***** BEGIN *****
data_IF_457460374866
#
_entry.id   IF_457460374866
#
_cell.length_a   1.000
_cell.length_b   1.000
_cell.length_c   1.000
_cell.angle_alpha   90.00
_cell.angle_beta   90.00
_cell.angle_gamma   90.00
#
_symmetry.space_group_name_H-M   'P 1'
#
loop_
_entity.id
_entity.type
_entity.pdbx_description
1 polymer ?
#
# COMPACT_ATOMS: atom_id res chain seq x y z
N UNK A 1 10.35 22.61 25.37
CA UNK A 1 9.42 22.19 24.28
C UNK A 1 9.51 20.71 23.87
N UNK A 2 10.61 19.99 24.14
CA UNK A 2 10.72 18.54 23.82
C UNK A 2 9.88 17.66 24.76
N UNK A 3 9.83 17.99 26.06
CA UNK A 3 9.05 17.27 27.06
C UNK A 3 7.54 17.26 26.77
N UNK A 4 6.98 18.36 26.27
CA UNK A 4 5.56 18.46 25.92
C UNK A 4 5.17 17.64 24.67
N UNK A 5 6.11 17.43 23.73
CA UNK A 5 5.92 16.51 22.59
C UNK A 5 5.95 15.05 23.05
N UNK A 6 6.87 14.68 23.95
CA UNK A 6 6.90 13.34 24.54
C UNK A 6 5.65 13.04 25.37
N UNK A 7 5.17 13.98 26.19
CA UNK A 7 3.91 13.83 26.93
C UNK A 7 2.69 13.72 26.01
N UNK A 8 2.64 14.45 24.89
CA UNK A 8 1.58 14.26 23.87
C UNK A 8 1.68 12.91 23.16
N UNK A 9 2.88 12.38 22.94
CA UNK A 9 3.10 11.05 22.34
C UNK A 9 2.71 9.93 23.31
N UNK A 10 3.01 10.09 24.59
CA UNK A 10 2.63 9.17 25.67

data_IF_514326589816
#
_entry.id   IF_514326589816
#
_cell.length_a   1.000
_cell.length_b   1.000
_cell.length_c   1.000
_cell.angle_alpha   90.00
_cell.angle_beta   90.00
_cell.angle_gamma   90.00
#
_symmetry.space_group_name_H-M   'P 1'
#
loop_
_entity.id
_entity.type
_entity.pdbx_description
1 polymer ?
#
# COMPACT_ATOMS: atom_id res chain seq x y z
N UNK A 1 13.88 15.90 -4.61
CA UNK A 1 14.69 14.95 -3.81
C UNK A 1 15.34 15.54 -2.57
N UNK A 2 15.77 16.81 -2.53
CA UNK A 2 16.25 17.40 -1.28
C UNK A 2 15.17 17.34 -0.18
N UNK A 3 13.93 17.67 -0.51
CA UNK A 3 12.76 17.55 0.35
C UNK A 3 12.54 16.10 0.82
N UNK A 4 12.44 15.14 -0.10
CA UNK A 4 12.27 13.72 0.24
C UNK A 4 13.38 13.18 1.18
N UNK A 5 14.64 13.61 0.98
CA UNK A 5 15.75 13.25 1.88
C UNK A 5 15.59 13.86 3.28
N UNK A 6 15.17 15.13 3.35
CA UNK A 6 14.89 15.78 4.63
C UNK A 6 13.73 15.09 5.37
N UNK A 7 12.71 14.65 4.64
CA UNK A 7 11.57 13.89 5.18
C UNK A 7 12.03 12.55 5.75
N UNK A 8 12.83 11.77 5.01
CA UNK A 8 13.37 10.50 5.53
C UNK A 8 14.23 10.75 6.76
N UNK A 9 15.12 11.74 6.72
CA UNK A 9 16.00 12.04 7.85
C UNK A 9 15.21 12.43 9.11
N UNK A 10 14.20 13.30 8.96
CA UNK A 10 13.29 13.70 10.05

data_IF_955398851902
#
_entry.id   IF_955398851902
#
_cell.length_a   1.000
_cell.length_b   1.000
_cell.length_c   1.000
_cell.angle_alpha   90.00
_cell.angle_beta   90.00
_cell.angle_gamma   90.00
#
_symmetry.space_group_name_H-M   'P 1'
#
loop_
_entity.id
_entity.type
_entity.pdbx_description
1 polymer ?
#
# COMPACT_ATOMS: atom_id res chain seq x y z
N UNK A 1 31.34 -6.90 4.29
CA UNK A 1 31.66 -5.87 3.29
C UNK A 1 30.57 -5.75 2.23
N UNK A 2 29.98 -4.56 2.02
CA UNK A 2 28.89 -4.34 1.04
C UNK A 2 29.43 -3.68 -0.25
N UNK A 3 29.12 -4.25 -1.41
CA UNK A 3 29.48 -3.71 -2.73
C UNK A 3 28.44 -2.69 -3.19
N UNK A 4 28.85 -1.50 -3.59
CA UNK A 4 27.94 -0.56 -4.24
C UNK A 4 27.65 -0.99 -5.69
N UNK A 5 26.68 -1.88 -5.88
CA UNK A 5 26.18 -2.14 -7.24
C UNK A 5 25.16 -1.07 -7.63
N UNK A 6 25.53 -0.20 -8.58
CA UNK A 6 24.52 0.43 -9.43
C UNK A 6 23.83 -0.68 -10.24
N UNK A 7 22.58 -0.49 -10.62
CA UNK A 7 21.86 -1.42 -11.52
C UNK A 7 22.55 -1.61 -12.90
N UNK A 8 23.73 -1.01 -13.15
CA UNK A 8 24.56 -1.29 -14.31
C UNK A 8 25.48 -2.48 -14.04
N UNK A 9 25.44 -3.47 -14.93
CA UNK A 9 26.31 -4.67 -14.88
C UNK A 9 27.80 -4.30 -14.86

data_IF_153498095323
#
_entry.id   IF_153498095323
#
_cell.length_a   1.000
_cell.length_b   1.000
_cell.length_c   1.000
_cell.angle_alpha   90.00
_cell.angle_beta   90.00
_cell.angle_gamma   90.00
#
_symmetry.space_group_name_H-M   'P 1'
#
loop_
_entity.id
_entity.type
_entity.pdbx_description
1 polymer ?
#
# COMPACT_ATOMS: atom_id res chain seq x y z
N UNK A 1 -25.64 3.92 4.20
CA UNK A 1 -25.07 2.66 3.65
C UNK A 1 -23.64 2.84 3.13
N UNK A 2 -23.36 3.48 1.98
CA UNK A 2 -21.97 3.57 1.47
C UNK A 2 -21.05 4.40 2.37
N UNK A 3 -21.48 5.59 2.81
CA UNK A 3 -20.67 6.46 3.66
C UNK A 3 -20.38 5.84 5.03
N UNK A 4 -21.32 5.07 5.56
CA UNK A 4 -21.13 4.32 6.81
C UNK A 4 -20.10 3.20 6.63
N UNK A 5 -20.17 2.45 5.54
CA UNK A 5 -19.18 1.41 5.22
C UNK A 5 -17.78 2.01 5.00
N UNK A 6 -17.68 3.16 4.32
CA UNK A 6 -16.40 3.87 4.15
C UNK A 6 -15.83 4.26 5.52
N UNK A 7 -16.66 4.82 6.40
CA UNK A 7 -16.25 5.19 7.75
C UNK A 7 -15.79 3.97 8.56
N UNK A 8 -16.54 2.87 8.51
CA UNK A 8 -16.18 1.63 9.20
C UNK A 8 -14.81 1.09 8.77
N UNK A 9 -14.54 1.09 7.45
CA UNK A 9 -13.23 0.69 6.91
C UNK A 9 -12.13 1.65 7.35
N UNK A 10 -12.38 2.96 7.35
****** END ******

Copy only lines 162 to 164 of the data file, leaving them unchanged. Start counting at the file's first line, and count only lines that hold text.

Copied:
_entity.pdbx_description
1 polymer ?
#